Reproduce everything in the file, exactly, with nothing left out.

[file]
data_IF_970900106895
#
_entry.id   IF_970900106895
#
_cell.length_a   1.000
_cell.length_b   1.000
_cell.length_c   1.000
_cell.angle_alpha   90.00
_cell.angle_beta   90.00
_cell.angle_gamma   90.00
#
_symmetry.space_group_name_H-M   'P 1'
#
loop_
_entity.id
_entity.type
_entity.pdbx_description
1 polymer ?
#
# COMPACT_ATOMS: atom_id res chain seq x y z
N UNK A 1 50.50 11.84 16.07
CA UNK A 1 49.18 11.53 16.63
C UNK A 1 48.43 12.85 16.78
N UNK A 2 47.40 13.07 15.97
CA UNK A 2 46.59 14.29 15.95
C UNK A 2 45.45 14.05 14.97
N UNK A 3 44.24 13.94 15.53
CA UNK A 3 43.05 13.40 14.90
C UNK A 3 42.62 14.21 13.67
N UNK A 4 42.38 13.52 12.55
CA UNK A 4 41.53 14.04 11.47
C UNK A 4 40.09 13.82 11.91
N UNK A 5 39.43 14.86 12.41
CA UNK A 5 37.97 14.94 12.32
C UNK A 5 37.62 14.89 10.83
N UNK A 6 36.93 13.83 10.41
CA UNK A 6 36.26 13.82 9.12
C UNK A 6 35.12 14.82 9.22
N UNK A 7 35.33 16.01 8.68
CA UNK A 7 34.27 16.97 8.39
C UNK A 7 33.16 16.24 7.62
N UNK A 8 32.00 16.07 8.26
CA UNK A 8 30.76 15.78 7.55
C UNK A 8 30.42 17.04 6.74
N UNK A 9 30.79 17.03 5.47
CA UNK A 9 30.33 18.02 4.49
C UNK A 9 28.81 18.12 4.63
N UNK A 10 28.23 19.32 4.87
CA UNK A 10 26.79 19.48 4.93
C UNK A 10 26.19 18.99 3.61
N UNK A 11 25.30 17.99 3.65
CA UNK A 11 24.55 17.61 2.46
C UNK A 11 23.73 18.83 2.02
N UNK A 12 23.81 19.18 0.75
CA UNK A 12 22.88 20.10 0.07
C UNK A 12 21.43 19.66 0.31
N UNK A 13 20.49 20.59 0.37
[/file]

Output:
data_IF_970900106895
#
_entry.id   IF_970900106895
#
_cell.length_a   1.000
_cell.length_b   1.000
_cell.length_c   1.000
_cell.angle_alpha   90.00
_cell.angle_beta   90.00
_cell.angle_gamma   90.00
#
_symmetry.space_group_name_H-M   'P 1'
#
loop_
_entity.id
_entity.type
_entity.pdbx_description
1 polymer ?
#
# COMPACT_ATOMS: atom_id res chain seq x y z
N UNK A 1 50.50 11.84 16.07
CA UNK A 1 49.18 11.53 16.63
C UNK A 1 48.43 12.85 16.78
N UNK A 2 47.40 13.07 15.97
CA UNK A 2 46.59 14.29 15.95
C UNK A 2 45.45 14.05 14.97
N UNK A 3 44.24 13.94 15.53
CA UNK A 3 43.05 13.40 14.90
C UNK A 3 42.62 14.21 13.67
N UNK A 4 42.38 13.52 12.55
CA UNK A 4 41.53 14.04 11.47
C UNK A 4 40.09 13.82 11.91
N UNK A 5 39.43 14.86 12.41
CA UNK A 5 37.97 14.94 12.32
C UNK A 5 37.62 14.89 10.83
N UNK A 6 36.93 13.83 10.41
CA UNK A 6 36.26 13.82 9.12
C UNK A 6 35.12 14.82 9.22
N UNK A 7 35.33 16.01 8.68
CA UNK A 7 34.27 16.97 8.39
C UNK A 7 33.16 16.24 7.62
N UNK A 8 32.00 16.07 8.26
CA UNK A 8 30.76 15.78 7.55
C UNK A 8 30.42 17.04 6.74
N UNK A 9 30.79 17.03 5.47
CA UNK A 9 30.33 18.02 4.49
C UNK A 9 28.81 18.12 4.63
N UNK A 10 28.23 19.32 4.87
CA UNK A 10 26.79 19.48 4.93
C UNK A 10 26.19 18.99 3.61
N UNK A 11 25.30 17.99 3.65
CA UNK A 11 24.55 17.61 2.46
C UNK A 11 23.73 18.83 2.02
N UNK A 12 23.81 19.18 0.75
CA UNK A 12 22.88 20.10 0.07
C UNK A 12 21.43 19.66 0.31
N UNK A 13 20.49 20.59 0.37